Making a Difference, One Recruit at a Time

June 6, 2014 3:48 pm

KPMG’s Ryan Friday

Ryan Friday, KPMGWhen then soon-to-be CPA Ryan Friday went looking for a job, he considered all the Big 4 accounting firms as well as other companies. He checked corporate websites to make sure the company was welcoming and inclusive, especially to LGBT employees.

What initially convinced him to go to KPMG was an internship. But what led him to permanent employment at KPMG? The people, starting with the formal on-boarding experience.

Ryan, who came out in college, first learned about KPMG when he attended an Out for Undergrad Business Conference while a student at the University of Georgia’s Terry College of Business.

He spent the summer of 2010 as an audit intern in KPMG’s Atlanta office, and was hired full time in January 2012 as an audit associate. In July 2013, he was promoted to senior associate.

“I made great connections with people in the Atlanta and New York offices. People used to think of accounting as a stiff, rigid profession. People at KPMG are the consummate professionals but they also have fun,” says Ryan, who became a CPA in January 2013.

For both his internship and his full-time job, he had mandatory on-boarding that included diversity-and-inclusion messaging. “It made me feel welcome and it made a difference. They made it clear there was no discrimination allowed and they take this very seriously,” he says.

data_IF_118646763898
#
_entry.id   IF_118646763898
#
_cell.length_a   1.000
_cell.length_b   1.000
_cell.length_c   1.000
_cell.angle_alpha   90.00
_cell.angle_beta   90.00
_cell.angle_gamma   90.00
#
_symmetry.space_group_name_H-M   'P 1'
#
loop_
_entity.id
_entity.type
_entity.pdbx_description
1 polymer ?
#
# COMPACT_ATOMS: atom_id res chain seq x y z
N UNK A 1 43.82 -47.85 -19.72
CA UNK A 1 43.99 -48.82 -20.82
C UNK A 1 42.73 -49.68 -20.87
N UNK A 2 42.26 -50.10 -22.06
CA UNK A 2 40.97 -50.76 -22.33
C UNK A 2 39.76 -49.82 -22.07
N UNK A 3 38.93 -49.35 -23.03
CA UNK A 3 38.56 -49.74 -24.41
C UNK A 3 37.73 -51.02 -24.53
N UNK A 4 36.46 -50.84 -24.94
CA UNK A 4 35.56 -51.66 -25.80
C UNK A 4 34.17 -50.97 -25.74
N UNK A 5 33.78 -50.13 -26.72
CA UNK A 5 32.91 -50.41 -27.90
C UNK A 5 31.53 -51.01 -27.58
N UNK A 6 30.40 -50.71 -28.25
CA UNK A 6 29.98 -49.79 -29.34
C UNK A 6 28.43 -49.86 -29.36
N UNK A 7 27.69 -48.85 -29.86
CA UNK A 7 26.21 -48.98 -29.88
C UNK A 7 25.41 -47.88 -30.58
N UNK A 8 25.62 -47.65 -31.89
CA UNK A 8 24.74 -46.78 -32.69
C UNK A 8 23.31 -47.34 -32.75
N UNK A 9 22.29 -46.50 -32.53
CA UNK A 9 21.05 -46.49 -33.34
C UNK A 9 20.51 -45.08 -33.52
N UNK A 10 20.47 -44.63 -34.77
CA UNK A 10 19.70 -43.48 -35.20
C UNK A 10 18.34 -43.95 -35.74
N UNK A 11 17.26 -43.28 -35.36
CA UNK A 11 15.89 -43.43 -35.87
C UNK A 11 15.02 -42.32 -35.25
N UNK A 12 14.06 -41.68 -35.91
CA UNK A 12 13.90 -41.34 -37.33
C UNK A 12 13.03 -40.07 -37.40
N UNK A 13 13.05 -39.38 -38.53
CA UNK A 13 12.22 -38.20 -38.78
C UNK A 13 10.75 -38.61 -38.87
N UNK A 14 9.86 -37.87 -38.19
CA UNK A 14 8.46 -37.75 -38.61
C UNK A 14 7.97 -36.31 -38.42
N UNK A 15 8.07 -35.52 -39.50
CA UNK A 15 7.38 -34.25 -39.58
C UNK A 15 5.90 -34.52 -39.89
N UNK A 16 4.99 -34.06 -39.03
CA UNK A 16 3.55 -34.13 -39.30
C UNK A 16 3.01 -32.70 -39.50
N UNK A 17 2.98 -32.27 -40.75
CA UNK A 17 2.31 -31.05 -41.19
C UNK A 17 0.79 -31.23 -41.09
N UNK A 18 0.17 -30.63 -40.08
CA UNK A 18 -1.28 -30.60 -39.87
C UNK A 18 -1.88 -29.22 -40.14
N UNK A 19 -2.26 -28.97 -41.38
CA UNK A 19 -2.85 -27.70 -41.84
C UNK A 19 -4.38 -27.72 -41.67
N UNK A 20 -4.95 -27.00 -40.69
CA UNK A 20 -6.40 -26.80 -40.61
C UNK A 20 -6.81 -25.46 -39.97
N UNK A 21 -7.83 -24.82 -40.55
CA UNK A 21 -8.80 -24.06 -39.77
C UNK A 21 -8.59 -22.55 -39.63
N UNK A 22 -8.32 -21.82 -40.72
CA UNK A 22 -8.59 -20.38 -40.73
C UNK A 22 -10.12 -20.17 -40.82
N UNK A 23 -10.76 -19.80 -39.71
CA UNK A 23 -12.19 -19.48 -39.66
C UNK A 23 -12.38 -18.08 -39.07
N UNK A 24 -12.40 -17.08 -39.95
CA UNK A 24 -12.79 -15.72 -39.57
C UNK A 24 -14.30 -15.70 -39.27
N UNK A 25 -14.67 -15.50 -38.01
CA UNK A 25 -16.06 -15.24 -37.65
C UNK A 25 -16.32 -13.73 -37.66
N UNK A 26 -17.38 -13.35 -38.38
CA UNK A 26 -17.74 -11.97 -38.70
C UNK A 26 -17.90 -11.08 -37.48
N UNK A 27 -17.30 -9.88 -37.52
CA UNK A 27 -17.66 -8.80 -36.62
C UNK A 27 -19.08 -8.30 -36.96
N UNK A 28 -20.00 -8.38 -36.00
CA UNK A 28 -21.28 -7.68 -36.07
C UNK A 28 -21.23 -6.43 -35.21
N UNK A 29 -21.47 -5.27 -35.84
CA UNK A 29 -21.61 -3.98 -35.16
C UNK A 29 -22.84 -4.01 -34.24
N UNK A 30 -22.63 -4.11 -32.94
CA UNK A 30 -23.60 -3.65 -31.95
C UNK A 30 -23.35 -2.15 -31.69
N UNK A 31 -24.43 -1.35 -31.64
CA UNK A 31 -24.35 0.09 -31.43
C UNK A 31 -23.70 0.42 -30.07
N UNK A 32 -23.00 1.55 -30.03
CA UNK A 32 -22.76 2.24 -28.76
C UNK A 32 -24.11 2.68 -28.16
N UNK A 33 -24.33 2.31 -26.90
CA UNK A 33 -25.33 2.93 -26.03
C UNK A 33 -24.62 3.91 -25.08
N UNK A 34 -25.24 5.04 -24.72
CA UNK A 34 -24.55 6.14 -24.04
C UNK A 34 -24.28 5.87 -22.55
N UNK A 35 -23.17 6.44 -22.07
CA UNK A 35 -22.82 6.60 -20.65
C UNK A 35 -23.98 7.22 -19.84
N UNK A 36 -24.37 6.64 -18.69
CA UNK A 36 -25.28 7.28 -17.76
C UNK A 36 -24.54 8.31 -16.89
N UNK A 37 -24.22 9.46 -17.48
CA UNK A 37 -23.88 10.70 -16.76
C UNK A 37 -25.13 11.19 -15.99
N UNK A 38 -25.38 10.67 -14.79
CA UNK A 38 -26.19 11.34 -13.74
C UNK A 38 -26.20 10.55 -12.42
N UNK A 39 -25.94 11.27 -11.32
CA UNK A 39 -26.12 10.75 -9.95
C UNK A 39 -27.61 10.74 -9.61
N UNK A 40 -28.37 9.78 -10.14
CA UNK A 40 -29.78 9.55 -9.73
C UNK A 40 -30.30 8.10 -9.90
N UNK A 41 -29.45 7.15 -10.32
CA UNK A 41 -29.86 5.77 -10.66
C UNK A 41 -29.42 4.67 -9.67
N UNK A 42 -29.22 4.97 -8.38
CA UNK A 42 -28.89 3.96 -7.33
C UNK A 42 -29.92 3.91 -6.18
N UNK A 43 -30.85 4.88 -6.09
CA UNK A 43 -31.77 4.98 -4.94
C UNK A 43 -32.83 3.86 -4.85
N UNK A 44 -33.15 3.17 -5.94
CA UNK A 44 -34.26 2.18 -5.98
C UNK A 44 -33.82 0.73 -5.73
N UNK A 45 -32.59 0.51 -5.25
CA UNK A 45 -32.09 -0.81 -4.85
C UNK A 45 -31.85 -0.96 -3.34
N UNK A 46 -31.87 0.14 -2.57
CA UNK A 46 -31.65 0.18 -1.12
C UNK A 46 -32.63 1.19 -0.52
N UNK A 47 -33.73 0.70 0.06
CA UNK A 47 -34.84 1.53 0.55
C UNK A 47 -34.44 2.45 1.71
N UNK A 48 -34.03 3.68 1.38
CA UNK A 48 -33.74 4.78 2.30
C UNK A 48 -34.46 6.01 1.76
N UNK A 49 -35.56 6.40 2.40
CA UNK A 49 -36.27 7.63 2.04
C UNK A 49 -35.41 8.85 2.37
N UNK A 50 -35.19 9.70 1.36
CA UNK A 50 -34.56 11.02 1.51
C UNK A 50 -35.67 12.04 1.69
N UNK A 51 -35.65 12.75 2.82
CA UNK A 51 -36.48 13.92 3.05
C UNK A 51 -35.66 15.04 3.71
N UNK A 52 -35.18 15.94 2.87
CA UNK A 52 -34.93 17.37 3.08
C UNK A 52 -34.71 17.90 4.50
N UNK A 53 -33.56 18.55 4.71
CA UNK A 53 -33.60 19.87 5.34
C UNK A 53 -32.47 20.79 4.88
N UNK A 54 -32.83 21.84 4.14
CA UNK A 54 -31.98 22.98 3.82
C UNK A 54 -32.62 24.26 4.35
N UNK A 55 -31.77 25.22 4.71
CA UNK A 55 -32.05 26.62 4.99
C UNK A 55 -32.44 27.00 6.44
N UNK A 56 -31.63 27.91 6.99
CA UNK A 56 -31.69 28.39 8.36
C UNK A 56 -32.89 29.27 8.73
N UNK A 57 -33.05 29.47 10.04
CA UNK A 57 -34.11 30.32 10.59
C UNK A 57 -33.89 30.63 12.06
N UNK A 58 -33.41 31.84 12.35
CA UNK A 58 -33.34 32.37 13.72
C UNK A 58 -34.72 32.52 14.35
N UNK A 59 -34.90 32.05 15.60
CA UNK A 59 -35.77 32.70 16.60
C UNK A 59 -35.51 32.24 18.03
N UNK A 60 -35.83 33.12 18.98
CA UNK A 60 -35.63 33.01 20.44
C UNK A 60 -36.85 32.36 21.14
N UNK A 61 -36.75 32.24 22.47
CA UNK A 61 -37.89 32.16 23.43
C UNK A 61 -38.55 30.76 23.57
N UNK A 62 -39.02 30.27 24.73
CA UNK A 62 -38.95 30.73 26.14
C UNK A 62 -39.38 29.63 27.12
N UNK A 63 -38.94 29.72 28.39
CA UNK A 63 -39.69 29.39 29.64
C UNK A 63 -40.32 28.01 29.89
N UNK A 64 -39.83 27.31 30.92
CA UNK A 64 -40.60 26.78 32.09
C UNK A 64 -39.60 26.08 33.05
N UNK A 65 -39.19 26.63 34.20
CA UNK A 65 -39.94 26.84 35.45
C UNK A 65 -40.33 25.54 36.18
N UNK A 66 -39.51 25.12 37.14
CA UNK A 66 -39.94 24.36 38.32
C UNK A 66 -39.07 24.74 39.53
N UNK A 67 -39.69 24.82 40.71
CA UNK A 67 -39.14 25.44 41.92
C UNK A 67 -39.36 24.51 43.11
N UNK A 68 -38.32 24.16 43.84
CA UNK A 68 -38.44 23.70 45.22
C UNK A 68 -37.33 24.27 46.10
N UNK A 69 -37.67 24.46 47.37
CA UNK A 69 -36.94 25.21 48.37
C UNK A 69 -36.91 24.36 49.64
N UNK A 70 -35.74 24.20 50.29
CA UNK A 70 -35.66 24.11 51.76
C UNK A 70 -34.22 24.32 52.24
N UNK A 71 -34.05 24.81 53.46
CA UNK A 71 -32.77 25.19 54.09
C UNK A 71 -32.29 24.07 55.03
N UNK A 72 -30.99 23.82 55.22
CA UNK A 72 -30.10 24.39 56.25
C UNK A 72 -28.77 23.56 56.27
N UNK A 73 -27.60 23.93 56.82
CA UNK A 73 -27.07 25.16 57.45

Still, he says, the on-boarding was theoretical and what really mattered was seeing inclusivity in the workplace, on a day-to-day level. “I see other out people in the leadership in my office and my practices. If you don’t see those examples at a higher level, you’re probably not going to come out because you have to look out for your career,” he says.

Ryan, who has been active in the Atlanta office’s LGBT employee resource group, is now involved in recruiting college youth, especially LGBT youth, to come to KPMG.

“To be honest, I think it makes a world of difference to bring your whole self to work and be open and honest with co-workers. When you feel you can be 100 percent yourself, it influences how you interact and communicate with other people,” he says.

—Barbara Frankel